Well, time to lose 10 pounds in the next 4 days !..haha ..Can’t wait to see everyone.
This is what I remember: Walking toward school along Flower Street in the early morning with a bunch of books under my arm hoping that Phil Lynch would pass by and let me hop in the back of his MG Midget. This seems a long, long time ago. It also seems testament to my own stupidity—I had a perfectly good Schwinn Continental at home and I’m pretty sure somebody had invented backpacks by then.
I still have that Continental, by the way, and our older son, Sam, 17, rides it to high school. We live now near San Diego in Coronado, a city we chose both because of the good public schools and the fact that you can walk or ride your Schwinn to school, the library, the baseball field, the grocery store, or the beach.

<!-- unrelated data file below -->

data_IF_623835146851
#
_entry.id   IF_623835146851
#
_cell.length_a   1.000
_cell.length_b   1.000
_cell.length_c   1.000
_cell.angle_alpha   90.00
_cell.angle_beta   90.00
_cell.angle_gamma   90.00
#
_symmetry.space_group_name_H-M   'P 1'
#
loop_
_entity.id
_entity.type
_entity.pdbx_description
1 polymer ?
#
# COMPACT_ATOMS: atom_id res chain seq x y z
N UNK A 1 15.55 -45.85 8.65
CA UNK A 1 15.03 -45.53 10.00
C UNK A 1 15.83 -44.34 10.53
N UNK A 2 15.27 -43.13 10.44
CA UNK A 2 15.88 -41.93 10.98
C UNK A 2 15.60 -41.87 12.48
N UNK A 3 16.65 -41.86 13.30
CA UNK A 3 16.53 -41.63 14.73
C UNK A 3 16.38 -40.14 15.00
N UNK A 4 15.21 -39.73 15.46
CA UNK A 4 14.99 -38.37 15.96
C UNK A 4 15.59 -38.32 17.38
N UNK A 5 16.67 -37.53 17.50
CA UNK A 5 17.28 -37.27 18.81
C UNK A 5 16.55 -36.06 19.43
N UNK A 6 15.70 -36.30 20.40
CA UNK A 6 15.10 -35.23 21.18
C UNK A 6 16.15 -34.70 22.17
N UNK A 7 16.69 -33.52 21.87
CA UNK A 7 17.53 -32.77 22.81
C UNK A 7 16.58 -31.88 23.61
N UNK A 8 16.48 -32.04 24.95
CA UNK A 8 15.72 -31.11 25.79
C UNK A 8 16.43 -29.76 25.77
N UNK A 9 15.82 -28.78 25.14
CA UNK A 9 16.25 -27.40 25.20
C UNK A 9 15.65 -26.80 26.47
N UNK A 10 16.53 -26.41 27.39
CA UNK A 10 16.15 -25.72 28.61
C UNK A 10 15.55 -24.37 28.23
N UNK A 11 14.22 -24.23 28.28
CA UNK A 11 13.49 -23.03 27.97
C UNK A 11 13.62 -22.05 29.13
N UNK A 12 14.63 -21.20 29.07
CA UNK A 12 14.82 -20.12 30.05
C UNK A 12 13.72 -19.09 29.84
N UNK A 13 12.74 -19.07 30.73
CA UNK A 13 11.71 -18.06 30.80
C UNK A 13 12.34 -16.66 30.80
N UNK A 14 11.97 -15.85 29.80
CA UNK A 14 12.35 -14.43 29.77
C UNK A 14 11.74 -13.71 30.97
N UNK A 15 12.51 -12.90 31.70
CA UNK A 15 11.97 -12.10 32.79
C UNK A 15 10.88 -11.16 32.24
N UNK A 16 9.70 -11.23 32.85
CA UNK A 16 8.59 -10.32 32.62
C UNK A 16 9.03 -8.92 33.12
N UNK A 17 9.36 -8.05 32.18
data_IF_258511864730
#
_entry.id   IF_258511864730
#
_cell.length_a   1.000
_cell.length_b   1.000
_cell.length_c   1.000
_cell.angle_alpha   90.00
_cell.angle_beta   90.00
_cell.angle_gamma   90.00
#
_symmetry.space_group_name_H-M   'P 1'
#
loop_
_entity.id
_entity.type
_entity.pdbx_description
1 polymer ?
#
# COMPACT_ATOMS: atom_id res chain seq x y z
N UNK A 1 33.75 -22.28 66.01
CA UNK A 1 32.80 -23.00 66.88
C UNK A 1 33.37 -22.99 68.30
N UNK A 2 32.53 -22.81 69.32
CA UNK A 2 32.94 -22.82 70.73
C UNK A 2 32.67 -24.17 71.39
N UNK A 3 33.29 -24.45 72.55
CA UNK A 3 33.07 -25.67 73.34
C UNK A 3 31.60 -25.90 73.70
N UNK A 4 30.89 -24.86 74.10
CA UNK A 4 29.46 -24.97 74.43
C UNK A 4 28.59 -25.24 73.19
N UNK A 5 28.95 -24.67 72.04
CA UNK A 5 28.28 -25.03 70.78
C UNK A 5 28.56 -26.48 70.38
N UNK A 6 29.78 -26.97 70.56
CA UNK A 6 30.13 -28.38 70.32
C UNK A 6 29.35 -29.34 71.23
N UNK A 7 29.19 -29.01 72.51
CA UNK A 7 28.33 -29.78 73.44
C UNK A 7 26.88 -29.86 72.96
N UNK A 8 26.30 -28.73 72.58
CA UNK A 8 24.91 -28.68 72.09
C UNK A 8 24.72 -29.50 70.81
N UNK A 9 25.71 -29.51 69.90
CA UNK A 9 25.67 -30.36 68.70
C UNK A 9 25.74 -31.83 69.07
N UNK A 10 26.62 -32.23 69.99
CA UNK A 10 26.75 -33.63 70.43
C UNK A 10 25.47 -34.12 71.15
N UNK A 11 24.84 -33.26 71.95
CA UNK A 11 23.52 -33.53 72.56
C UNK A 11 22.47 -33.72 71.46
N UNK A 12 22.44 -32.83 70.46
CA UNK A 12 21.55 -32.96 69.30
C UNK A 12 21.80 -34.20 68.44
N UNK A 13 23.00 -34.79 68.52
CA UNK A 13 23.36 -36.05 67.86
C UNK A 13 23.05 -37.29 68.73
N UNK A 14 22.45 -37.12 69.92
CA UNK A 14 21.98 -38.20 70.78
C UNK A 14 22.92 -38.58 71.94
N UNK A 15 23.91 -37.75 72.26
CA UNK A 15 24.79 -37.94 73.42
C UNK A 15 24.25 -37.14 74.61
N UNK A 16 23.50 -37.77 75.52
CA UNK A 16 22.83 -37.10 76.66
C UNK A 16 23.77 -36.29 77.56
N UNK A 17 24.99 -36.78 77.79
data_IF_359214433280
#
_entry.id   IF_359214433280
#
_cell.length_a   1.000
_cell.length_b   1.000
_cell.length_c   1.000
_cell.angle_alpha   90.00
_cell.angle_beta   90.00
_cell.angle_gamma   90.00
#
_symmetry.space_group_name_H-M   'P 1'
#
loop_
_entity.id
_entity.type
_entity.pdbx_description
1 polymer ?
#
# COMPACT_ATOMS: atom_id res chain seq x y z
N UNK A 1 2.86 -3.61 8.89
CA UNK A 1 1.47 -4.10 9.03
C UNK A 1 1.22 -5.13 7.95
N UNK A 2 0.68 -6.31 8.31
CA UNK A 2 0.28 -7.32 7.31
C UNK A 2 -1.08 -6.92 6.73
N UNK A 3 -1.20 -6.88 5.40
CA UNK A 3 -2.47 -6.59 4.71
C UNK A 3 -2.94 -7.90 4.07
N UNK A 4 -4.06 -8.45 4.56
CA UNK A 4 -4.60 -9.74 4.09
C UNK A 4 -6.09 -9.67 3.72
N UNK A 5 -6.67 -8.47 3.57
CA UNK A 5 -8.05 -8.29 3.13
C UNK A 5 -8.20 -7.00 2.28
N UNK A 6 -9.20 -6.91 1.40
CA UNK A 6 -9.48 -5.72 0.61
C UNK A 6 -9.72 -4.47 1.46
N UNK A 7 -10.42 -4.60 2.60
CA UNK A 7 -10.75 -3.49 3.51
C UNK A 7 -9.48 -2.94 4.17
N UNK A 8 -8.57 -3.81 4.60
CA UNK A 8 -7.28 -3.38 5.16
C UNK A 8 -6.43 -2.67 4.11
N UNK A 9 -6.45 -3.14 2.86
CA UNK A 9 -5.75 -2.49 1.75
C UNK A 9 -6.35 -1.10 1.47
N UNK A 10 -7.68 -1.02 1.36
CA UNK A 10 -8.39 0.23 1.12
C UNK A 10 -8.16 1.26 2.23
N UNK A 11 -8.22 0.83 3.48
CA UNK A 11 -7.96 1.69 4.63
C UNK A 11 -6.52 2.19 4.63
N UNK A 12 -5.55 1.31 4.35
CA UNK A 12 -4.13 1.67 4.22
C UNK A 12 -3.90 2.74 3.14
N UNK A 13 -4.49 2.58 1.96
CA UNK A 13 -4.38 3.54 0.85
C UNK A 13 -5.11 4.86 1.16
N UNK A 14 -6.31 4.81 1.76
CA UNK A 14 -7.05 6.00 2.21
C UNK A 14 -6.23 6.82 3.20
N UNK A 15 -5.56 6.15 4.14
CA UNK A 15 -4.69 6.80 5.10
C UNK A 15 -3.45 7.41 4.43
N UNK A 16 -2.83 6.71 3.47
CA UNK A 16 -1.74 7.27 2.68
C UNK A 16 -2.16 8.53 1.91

My life has been a pretty quiet one, which is the way I like it. After high school, I graduated from Berkeley; dropped out of Boalt School of Law; got a teaching credential; taught junior high school in Orange; married Cathy Van Riper, whom I’d met in journalism class at SAHS; moved to Nebraska; was awarded a Stegner Fellowship and then hired as a Jones Lecturer in creative writing at Stanford; and helped start a general contracting and property management business with my brother, Fred, and brother-in-law, Jack Duckworth (the little brother of Willard’s Mr. Duckworth).
But, mid-life, there were still a few big things I wanted to do before cashing it all in, namely:
build my own house; and
finish and publish a novel.
By age 45, I was still 0 for 3, and divorced. In 1993, I married a tall, funny, writerly type named Laura,
and we began building a house overlooking an orange grove in Fallbrook (my brother, Fred, was the job superintendent).